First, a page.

When it reached 300,000 years, the Universe had cooled enough for neutral atoms to survive; radiation could move throughout the Universe with little chance of being absorbed, and it became clear, bright. The radiation emitted at that time—known as cosmic microwave background, since it reaches us today cooled to 2.3 K—is the one that gives us information on the early universe and allows its study. The prediction of the existence of this radiation, discovered by chance in 1964, is one of Peebles’s major achievements.
After a billion years, gravity caused the hydrogen and helium to clump together to form giant clouds that would become galaxies; smaller masses of gas were compressed to form the first stars. The formation of structures has also been one of the research areas in which Peebles has been prominent. Inside these hydrogen masses, the pressure and temperature increase until nuclear reactions occur with the release of heat. The temperature rises and the stars begin to shine.
In the first generation of stars, there were no heavy elements. These were formed in the nuclear reactions produced inside them. The most massive stars ended their lives due to the explosion caused by the pressure of gravity against the inside, where energy is produced by nuclear reactions. The materials scattered by the explosion became part of the interstellar material that eventually clumped together again to form new stars. As the stellar generations followed one another, the cosmos became more enriched with heavy elements.
Around 9,500 million years later, and after many generations of stars had formed and disappeared, our Sun formed, and, after a few thousand years, the Earth and other planets.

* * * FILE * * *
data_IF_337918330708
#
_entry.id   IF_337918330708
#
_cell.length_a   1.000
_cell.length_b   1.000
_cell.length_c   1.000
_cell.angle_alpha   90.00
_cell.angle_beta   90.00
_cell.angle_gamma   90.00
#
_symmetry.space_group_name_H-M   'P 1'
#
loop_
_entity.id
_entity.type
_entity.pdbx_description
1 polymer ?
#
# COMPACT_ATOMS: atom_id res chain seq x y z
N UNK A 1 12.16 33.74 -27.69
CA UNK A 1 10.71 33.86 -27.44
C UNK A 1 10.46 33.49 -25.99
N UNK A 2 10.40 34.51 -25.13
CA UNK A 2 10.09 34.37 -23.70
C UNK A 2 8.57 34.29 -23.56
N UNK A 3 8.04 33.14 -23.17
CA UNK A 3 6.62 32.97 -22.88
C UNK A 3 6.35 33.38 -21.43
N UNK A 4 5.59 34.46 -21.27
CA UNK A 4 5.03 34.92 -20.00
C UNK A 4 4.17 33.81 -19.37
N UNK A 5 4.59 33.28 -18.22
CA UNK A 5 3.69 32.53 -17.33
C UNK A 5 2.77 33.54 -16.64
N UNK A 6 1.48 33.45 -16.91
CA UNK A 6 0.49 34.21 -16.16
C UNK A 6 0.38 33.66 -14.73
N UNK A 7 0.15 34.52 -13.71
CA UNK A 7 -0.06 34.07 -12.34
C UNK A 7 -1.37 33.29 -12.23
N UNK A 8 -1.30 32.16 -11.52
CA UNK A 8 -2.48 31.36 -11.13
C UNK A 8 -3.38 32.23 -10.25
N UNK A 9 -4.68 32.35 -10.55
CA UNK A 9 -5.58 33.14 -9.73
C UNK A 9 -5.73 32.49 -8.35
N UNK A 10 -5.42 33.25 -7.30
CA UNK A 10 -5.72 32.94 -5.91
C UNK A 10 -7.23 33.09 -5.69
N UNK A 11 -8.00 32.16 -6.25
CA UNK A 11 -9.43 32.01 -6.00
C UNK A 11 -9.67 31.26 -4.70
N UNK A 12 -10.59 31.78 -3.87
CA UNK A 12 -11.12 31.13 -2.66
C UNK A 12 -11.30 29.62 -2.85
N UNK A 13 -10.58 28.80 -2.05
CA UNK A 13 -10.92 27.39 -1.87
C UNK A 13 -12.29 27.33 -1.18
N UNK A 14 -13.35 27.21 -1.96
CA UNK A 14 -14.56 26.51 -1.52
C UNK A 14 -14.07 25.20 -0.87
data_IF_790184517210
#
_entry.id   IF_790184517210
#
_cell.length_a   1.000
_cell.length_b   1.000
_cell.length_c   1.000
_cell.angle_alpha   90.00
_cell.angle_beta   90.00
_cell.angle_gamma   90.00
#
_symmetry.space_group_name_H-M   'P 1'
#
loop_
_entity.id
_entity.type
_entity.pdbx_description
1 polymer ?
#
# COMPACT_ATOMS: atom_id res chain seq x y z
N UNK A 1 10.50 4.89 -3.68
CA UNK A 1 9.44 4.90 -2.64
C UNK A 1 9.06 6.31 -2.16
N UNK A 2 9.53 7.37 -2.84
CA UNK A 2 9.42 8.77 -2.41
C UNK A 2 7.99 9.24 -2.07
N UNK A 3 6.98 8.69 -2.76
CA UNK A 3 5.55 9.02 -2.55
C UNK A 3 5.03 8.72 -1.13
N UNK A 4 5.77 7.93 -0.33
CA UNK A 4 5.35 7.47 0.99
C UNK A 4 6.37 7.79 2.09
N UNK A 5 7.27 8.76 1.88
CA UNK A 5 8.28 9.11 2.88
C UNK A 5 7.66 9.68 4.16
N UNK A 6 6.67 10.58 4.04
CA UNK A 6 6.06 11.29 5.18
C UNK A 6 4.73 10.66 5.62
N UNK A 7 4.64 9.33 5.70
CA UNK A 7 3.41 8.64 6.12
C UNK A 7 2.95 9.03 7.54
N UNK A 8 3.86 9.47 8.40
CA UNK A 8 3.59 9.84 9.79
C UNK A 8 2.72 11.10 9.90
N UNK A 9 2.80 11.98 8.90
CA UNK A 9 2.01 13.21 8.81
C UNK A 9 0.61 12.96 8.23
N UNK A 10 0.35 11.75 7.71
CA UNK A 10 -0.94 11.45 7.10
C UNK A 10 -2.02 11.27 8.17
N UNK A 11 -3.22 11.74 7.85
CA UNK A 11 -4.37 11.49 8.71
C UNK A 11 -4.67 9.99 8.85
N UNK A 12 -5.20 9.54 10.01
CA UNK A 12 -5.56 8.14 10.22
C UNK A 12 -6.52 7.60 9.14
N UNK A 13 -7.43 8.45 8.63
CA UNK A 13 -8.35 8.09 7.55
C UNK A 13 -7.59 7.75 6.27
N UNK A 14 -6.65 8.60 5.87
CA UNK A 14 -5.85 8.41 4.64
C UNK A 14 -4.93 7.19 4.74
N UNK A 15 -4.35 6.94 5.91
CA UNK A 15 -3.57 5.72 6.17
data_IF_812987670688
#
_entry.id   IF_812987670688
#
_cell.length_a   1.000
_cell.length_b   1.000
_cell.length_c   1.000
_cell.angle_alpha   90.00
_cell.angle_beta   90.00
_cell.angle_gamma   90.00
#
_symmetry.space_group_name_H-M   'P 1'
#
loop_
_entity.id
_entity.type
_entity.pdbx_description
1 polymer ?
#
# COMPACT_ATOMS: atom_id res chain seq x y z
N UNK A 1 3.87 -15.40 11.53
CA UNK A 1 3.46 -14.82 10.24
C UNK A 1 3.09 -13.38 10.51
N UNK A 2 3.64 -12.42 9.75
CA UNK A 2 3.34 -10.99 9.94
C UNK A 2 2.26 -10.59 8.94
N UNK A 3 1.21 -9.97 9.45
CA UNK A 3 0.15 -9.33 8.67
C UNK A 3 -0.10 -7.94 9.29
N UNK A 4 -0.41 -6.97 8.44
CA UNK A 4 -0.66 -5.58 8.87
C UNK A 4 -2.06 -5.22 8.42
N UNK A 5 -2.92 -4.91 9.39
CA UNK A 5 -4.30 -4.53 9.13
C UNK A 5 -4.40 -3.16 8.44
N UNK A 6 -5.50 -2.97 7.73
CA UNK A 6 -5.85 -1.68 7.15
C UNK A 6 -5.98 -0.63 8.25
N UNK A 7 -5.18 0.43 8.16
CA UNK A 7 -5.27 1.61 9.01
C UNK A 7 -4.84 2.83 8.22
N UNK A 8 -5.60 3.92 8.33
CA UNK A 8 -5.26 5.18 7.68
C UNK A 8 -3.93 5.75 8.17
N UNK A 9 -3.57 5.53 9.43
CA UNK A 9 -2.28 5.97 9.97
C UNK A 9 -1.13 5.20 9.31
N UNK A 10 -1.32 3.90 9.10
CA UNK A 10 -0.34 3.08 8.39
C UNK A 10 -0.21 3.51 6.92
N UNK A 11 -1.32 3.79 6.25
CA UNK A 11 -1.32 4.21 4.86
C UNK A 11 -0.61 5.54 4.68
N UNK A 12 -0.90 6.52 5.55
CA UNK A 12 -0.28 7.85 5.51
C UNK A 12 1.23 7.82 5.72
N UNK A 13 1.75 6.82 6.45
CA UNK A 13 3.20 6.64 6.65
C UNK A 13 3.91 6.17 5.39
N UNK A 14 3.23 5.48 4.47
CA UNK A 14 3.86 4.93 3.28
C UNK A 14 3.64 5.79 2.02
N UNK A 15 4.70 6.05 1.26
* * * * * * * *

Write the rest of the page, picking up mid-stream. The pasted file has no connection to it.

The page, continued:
Another field in which Peebles was a pioneer was the study of dark matter, whose composition continues to be an enigma for science. As we have seen, his initiative led him to undertake very different lines of research work, which prompted Ann Finkbeiner to say in 1992 that: “Peebles is famous in his field because for a long time the field has tracked the direction of his work” (see more).
Importance of Mayor and Queloz’s discovery
The importance of the discovery of the first exoplanet is framed within the search for an explanation for the appearance of life on our planet. The emergence of life on Earth and its evolution in early periods includes gaps and unknowns that research into life on the outside could help to resolve. Our own lives may not have started on Earth, but elsewhere in the universe. But this discovery also ties in with the curiosity that humanity has always had regarding the possibility of the existence of other worlds and the presence of life on them. More than 2000 years ago, Epicurus argued the existence of other “worlds” based on an infinite expansion of the Universe. More recently, our ancestors dreamed of the discovery of selenites, the hypothetical inhabitants of the Moon. In 1820, the mathematician Karl Gauss proposed the construction of giant geometric patterns on the surface of the Earth by planting trees, so that they could be seen by these beings. The advance of scientific knowledge has ruled out the likelihood of intelligent life on the Moon, Mars and the rest of our solar system, although the possibility of organisms with a simple structure has not been discarded.
Hopes of finding life, even evolved, are focused on the vastness of the spaces outside our solar system, particularly on planets that have conditions similar to our own.
For this reason, the detection—announced on 6 October 1995 by Michel Mayor and Didier Queloz—of the planet Dimidio (51 Peg b) orbiting the Sun-like star Helvetios (51 Pegasi) spurred the rapid development of this new cosmological research line.
Using the backward and forwards motion of the star 51 Pegasi (radial velocity), they discovered an alteration that could only be explained by the presence of a planetary companion. The idea was developed some time ago but lacked a spectrograph with sufficient precision to measure those weak signals.